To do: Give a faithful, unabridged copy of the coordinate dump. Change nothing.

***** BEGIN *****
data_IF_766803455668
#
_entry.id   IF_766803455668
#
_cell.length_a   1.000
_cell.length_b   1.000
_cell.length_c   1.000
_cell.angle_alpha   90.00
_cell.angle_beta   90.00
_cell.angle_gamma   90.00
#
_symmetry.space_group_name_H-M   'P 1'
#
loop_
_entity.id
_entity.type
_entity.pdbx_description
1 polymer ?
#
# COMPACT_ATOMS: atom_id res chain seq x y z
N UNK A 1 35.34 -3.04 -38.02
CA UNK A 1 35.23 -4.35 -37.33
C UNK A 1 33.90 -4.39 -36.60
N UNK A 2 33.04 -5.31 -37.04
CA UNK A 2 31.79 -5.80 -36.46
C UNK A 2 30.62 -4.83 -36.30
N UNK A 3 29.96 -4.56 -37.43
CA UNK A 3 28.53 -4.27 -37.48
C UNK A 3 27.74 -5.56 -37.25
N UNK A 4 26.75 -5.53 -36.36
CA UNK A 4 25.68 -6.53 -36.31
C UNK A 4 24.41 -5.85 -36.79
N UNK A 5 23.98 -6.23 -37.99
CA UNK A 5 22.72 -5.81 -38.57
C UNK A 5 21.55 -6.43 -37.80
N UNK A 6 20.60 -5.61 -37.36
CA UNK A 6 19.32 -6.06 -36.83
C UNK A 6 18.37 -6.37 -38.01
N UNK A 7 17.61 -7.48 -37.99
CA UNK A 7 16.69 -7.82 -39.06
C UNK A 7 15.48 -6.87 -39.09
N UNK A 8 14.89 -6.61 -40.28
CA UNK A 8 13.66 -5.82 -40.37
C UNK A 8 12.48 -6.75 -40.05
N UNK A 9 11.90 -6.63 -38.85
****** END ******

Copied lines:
data_IF_766803455668
#
_entry.id   IF_766803455668
#
_cell.length_a   1.000
_cell.length_b   1.000
_cell.length_c   1.000
_cell.angle_alpha   90.00
_cell.angle_beta   90.00
_cell.angle_gamma   90.00
#
_symmetry.space_group_name_H-M   'P 1'
#
loop_
_entity.id
_entity.type
_entity.pdbx_description
1 polymer ?
#
# COMPACT_ATOMS: atom_id res chain seq x y z
N UNK A 1 35.34 -3.04 -38.02
CA UNK A 1 35.23 -4.35 -37.33
C UNK A 1 33.90 -4.39 -36.60
N UNK A 2 33.04 -5.31 -37.04
CA UNK A 2 31.79 -5.80 -36.46
C UNK A 2 30.62 -4.83 -36.30
N UNK A 3 29.96 -4.56 -37.43
CA UNK A 3 28.53 -4.27 -37.48
C UNK A 3 27.74 -5.56 -37.25
N UNK A 4 26.75 -5.53 -36.36
CA UNK A 4 25.68 -6.53 -36.31
C UNK A 4 24.41 -5.85 -36.79
N UNK A 5 23.98 -6.23 -37.99
CA UNK A 5 22.72 -5.81 -38.57
C UNK A 5 21.55 -6.43 -37.80
N UNK A 6 20.60 -5.61 -37.36
CA UNK A 6 19.32 -6.06 -36.83
C UNK A 6 18.37 -6.37 -38.01
N UNK A 7 17.61 -7.48 -37.99
CA UNK A 7 16.69 -7.82 -39.06
C UNK A 7 15.48 -6.87 -39.09
N UNK A 8 14.89 -6.61 -40.28
CA UNK A 8 13.66 -5.82 -40.37
C UNK A 8 12.48 -6.75 -40.05
N UNK A 9 11.90 -6.63 -38.85